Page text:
Test and EvaluationPaper-pencil and performance tests have been constructed to measure studentachievement of each objectivt, 'sted in the unit of instruction. Individual test items maybe pulled out and used as a short test to determine student achievement of a particularobjective. This kind of testing may be used as a daily quiz and will help the teacher spotdifficulties being encountered by students in their efforts to accomplish the unit objective.Test items for objectives added by the teacher should be constructed and added to thetest.Test AnswersTest answers are provided for each unit. These may be used by the teacher and/orstudent for checking achievement of the objectives.li

PROGRAMMABLE LOGIC CONTROLLERSINSTRUCTIONAL / TASK ANALYSIS1JOB TRAINING: What theWorker Should Be Able to Do(Psychomotor)UNIT !:RELATED INFORMATION:What the Worker Should Know(Cognitive)FUNDAMENTALS OF PROGRAMMABLE LOGIC CONTROLLERS1.Terms and definitions2.Job opportunities related to PLCs3.Programmable logic controllers4.Now PLCs differ from computers5.PLCcomponentsfunctions6.Programming PLCs7.Ladder relay diagrams8.Ladder logic diagrams9.Logic states and status bitsandtheir10.Normally openclosed contacts11.Examine On and Examine OFFandnormallyinstructions12.Symbols for coils13.Seal-in circuits14.AND, OR, and NAND, NORcircuits in relay diagrams15.Inputs/outputs and internal logicFundamentals16.ofprogramming17.A simple AND logic circuit18.A simple OR logic circuit12PLC

JOB TRAINING: What theWorker Should Be Able to Do(Psychomotor)24.DrawladderrelaydiagramsRELATED INFORMATION:What tha Worker Should Know(Cognitive)19.A simple NAND logic circuit20.A simple NOR logic ardingmodesandtheirtodemonstrate basic logic functions.(Assignment Sheet #1)25.Draw ladder logic diagrams todemonstrate AND, OR, NAND, andNOR logic functions using normallyclosedswitches in(Assignment Sheet #2)26.acircuit.itUse a programmer to program,enter, and run a PLC program usingAND, OR, NAND, and NOR logic.(Job Sheet #1)UNIT II: CONTACTS, TIMERS, AND COUNTERS1.Terms and definitions2.Auxiliary contacts3.Examine OFF auxiliary contacts4.Internal relays5.RTO timers6.How an RTC times7.Basic RTO programming8.RTF timers9.Basic RTF programmingCTUs (up counters)10.xiv13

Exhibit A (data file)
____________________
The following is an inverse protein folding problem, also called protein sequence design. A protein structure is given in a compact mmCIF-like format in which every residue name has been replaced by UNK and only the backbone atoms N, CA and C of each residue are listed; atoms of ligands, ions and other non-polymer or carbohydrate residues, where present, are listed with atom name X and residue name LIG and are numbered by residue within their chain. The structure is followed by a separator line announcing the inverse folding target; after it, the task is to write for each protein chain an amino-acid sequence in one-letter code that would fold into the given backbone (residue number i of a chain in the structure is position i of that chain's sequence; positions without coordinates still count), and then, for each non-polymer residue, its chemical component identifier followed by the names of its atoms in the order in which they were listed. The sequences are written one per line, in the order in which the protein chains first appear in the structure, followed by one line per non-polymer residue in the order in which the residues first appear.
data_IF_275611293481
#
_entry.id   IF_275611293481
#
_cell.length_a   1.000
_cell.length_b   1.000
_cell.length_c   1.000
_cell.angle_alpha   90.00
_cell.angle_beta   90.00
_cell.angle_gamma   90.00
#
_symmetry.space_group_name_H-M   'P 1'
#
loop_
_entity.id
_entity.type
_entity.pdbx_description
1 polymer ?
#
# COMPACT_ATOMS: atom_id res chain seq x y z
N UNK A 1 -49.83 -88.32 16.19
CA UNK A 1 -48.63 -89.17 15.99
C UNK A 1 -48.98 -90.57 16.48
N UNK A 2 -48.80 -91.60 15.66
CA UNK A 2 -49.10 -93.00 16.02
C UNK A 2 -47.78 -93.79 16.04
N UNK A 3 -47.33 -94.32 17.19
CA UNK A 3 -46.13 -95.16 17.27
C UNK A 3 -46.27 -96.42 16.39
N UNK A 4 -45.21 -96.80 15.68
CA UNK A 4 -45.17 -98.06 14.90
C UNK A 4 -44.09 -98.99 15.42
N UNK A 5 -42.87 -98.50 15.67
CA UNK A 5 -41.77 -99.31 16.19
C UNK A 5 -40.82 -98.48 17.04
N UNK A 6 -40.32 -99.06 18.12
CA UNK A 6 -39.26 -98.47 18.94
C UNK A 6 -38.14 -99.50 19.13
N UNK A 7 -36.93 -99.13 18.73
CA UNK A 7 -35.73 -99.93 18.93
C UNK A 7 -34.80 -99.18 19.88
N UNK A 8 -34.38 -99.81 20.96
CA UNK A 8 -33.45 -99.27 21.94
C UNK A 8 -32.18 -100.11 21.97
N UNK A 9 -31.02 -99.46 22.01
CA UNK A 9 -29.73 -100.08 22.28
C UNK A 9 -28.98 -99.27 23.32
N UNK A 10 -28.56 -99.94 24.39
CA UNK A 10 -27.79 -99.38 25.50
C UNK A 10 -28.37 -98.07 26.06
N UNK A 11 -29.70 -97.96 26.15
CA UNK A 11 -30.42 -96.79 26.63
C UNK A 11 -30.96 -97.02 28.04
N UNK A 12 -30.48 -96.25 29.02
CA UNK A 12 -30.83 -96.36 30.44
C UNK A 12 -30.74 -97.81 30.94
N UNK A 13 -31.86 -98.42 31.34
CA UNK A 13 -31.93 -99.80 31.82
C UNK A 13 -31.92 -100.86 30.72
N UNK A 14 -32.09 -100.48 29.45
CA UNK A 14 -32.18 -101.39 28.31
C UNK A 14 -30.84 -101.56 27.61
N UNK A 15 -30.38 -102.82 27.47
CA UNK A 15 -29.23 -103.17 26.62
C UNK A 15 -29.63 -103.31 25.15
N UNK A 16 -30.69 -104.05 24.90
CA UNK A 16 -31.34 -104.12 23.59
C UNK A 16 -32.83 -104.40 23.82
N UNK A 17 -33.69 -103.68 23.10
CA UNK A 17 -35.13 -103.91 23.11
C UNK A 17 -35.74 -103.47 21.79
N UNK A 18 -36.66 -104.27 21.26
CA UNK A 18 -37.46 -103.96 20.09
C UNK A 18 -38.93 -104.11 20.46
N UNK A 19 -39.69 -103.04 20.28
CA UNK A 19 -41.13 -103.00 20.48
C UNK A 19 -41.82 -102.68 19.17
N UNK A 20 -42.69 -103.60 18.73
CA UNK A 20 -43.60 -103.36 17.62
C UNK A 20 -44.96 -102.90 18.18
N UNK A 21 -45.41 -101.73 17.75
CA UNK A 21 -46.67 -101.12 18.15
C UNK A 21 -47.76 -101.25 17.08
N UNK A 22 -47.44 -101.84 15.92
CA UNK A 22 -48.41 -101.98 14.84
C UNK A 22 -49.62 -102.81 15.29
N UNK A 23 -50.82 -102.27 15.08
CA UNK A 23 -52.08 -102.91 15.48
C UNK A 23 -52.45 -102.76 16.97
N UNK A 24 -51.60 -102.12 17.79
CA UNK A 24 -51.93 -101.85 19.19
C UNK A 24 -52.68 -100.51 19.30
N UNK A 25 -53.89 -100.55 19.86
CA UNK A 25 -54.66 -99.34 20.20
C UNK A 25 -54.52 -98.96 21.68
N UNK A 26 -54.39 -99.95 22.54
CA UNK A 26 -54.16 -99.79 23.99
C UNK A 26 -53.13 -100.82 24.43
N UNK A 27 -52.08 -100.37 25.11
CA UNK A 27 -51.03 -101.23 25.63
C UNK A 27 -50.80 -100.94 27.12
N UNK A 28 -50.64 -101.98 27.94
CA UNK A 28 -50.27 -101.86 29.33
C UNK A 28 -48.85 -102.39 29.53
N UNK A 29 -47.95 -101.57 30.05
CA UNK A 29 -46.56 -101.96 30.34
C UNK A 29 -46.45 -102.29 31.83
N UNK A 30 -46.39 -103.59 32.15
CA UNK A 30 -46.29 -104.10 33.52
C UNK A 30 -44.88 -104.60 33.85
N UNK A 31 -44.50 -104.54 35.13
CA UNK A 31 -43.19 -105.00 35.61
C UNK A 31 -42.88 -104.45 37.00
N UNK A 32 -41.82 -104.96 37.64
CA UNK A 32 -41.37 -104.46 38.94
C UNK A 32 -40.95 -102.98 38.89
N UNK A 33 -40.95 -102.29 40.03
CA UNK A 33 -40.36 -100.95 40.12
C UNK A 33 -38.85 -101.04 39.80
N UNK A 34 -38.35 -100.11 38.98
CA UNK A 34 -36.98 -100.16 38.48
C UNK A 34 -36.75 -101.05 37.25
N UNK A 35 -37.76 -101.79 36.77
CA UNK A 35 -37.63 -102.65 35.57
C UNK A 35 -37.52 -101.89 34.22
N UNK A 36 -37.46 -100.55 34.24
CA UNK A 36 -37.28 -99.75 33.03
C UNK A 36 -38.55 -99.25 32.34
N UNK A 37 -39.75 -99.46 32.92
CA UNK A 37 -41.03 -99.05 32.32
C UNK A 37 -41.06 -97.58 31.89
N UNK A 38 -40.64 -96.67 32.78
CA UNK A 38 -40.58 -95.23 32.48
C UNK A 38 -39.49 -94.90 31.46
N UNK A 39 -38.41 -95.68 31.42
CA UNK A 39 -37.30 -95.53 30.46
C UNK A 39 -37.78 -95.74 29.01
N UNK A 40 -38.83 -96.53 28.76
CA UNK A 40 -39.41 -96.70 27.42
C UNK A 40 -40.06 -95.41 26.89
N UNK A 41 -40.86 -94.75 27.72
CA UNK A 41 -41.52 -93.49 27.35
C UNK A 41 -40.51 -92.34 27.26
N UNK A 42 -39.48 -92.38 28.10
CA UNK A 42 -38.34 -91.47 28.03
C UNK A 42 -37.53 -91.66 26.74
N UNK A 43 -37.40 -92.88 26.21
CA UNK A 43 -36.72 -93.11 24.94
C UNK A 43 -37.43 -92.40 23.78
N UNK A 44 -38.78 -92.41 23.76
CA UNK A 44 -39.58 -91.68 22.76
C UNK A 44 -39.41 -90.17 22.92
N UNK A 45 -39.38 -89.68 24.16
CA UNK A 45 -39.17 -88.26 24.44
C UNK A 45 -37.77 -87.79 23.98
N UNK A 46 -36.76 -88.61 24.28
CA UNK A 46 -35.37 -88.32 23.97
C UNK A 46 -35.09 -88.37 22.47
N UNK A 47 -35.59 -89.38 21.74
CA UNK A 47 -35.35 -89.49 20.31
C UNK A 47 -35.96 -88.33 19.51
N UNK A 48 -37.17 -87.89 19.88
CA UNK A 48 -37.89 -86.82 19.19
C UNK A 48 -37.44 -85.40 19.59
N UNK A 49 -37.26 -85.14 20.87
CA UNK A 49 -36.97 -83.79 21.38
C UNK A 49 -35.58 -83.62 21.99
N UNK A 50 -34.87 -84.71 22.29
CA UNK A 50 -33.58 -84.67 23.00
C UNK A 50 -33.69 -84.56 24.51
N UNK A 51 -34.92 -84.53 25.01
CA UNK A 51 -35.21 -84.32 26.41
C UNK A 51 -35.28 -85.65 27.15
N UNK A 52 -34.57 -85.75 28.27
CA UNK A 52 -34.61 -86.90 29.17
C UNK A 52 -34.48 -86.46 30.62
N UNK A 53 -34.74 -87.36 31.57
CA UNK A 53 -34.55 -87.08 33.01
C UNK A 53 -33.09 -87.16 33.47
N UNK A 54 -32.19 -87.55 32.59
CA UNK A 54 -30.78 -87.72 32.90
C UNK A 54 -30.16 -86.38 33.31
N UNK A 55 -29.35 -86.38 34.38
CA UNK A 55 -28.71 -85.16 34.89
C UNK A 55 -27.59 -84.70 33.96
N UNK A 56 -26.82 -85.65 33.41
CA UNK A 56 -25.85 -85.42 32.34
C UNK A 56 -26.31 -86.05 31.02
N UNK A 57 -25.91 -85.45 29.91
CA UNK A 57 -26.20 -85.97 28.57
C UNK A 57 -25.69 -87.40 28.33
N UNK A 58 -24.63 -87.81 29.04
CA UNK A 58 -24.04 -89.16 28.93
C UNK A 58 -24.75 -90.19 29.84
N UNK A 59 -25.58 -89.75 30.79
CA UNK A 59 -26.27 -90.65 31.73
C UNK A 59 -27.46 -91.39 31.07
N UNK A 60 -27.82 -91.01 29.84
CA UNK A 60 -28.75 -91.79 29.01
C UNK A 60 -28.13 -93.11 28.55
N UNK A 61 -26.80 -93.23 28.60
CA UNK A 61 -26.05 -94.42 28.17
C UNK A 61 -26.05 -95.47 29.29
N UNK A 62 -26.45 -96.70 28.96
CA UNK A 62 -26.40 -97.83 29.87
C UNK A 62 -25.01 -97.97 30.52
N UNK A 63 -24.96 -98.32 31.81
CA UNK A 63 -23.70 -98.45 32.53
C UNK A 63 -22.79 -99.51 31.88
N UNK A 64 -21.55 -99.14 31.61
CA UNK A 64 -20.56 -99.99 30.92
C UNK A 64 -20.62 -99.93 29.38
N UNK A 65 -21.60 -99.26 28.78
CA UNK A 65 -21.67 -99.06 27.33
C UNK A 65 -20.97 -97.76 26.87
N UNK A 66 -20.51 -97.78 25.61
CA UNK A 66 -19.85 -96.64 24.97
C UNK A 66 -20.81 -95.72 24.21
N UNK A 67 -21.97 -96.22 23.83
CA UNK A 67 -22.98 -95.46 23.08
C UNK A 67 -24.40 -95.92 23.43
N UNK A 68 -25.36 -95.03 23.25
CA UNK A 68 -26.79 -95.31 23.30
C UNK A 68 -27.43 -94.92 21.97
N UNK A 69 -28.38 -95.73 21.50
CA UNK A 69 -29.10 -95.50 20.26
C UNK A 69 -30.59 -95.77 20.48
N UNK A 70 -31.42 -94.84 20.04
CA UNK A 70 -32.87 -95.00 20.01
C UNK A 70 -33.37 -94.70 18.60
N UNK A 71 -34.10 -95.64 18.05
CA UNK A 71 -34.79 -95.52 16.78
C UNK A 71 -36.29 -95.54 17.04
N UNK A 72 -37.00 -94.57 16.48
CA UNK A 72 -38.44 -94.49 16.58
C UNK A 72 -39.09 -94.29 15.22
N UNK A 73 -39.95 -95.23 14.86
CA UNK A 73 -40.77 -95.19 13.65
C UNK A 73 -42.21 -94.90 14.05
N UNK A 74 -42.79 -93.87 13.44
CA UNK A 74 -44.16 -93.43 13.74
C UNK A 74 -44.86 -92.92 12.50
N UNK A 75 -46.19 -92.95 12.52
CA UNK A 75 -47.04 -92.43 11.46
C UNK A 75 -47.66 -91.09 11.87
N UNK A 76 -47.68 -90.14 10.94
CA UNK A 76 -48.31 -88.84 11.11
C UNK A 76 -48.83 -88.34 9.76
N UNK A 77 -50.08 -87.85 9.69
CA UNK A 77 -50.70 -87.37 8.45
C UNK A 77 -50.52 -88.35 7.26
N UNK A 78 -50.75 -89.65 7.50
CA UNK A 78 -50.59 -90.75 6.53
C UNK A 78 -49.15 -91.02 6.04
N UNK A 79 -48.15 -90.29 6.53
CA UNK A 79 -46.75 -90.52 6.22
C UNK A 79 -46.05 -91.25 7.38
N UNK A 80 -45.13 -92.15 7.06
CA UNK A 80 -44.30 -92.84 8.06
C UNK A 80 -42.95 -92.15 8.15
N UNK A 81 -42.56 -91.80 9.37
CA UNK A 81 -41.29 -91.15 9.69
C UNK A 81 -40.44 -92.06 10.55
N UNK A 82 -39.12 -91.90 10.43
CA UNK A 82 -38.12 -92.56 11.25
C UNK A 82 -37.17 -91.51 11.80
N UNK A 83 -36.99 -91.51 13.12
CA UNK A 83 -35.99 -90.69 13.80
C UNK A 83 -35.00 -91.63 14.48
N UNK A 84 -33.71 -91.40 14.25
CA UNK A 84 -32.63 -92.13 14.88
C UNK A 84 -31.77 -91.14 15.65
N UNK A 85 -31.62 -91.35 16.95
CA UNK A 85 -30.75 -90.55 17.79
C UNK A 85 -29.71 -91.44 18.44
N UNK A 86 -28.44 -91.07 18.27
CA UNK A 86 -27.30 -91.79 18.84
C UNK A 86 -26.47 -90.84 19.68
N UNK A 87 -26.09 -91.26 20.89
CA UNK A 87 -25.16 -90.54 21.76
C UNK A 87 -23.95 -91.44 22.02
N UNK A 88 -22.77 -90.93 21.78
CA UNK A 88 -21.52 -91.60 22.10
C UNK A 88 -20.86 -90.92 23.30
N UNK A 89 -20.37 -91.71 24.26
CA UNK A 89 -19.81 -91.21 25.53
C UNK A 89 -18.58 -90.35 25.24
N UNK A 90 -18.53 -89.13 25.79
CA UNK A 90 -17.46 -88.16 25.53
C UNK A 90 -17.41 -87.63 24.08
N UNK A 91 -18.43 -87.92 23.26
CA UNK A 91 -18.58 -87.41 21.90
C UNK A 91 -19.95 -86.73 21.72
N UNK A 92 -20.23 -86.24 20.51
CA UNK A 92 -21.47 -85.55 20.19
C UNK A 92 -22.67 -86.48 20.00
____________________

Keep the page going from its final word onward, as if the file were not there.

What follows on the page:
JOB TRAINING: What theWorker Should Be Able to Do(Psychomotor)16.RELATED INFORMATION:What the Worker Should Know(Cognitive)Write a ladder logic program usingauxiliary contacts to energize anoutput. (Assignment Sheet #1)17.Write and confirm a ladder logicprogram using an internal roily andits auxiliary contacts to energize anoutput. (Job Sheet #1)18.Examine and confirm an existingRTO program. (Job Sheet #2)19.Write and confirm a ladder logicprogram for an RTO timer. (JobSheet #3)20.Write and confirm a ladder logicprogram for an RTF timer. (JobSheet #4)21.Write and confirm a ladder logicprogram for an up counter. (JobSheet #5)22.Write and confirm a ladder logicprogram for a down counter.Sheet #6)23.(JobWrite and confirm a ladder logicprogram for an up-down counter.(Job Sheet #7)1v411.CTDs (down counters)12.Up-down counters13.How a CTU counts14.How an up-down counter works15.Special function program keys

RELATED INFORMATION:What the Worker Should KnowJOB TRAINING: What theWorker Should Be Able to Do(Cognitive)(Psychomotor)UNIT III: SEQUENCERS AND REGISTERS1.Terms and definitions2.Comparing sequencers with timersand counters3.Sequencer operations4.event-drivenTime-driven andsequencer operations5.Accumulated valuespreset values (PR)6.Dynamics of SQO instructions7.Dynamics of SQI instructions8.Basic operation of a time-driven(AC) andSQO instructionNumbering systems and their9.structures10.Working with sequencer data11.The sequencer data form12.Programming a time-driven SQOinstruction13.A typical SQO instruction14.A typical SQI instruction15.MCR and ZCL instructions16.Cascading SQO sequencers17.Reversing sequencers18.Steps in a reversing sequenceroperation15xvi